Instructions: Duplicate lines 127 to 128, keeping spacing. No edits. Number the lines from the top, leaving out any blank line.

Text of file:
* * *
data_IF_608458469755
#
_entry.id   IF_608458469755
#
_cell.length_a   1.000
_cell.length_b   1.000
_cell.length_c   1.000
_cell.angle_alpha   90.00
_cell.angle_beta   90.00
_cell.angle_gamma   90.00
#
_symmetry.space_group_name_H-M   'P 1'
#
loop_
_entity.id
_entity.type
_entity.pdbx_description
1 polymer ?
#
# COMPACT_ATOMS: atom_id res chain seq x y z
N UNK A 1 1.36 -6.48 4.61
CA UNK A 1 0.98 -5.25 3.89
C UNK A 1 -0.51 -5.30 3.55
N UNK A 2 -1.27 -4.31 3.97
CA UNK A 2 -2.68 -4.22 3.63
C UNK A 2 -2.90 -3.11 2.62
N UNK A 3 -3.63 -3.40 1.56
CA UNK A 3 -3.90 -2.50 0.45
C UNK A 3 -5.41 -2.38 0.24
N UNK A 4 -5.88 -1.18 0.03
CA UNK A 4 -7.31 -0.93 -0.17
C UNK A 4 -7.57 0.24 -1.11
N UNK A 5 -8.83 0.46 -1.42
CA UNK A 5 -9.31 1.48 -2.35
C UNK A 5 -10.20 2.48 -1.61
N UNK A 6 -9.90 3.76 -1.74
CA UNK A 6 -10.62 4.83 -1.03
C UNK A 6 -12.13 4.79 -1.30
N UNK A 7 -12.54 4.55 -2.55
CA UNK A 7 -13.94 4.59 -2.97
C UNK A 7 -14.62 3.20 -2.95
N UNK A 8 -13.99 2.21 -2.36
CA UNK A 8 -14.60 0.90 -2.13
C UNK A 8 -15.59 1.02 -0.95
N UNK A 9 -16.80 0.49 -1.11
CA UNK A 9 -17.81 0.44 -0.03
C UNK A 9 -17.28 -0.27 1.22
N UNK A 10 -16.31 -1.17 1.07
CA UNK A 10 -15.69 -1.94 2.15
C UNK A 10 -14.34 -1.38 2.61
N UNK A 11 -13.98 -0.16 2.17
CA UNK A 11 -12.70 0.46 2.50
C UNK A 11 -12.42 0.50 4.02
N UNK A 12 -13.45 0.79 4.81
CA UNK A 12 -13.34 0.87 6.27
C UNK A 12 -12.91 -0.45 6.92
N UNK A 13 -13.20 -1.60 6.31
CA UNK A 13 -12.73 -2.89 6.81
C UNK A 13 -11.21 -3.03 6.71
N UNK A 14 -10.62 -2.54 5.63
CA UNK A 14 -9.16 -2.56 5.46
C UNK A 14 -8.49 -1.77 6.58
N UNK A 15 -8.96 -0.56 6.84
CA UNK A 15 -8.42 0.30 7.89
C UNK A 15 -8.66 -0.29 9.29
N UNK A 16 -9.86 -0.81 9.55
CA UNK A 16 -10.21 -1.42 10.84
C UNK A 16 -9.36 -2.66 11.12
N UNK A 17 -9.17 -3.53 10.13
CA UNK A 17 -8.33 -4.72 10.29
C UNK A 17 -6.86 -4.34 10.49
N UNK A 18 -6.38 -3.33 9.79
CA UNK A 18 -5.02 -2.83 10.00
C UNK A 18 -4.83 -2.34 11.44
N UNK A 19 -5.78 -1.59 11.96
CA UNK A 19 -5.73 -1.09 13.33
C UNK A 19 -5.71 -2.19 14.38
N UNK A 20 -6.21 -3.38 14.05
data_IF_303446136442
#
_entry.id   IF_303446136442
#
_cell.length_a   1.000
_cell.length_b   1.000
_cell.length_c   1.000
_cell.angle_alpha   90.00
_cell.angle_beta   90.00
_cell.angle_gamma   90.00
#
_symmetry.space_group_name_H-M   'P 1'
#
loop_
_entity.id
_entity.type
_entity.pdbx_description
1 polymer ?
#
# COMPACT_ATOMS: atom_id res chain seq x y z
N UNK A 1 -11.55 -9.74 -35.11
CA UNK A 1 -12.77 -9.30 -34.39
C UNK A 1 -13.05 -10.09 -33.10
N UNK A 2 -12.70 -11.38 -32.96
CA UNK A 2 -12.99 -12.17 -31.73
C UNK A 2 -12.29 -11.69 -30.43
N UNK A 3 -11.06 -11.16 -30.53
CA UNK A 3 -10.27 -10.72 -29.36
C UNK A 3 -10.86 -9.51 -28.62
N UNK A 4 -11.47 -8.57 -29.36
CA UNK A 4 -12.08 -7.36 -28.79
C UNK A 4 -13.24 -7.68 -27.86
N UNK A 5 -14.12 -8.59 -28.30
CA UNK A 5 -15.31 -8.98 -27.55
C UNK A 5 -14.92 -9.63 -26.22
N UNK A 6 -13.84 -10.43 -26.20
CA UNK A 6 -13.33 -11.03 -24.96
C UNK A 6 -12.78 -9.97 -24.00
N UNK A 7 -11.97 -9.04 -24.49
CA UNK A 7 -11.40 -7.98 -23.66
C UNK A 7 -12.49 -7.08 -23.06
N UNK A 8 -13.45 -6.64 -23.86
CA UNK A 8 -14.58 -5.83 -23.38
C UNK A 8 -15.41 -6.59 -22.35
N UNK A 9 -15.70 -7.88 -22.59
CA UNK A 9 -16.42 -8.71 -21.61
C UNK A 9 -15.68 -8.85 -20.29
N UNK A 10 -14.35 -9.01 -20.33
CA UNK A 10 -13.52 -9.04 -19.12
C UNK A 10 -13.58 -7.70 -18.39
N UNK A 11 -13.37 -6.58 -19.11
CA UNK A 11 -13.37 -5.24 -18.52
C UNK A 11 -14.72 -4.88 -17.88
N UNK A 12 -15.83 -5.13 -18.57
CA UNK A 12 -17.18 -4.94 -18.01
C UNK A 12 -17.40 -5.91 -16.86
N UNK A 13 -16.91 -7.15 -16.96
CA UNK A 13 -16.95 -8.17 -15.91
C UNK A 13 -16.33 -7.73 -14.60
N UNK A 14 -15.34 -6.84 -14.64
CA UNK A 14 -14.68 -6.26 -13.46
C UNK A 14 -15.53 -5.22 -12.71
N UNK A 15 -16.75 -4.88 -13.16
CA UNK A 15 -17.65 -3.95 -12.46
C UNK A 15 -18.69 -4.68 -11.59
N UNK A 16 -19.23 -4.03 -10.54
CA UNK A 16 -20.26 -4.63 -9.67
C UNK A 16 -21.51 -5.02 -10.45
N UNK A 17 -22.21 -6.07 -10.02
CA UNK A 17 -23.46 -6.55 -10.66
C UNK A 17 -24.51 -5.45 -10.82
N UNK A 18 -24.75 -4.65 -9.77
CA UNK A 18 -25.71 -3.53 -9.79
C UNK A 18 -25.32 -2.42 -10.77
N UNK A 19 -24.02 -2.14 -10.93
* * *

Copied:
CA UNK A 10 -13.52 -9.04 -19.12
C UNK A 10 -13.58 -7.70 -18.39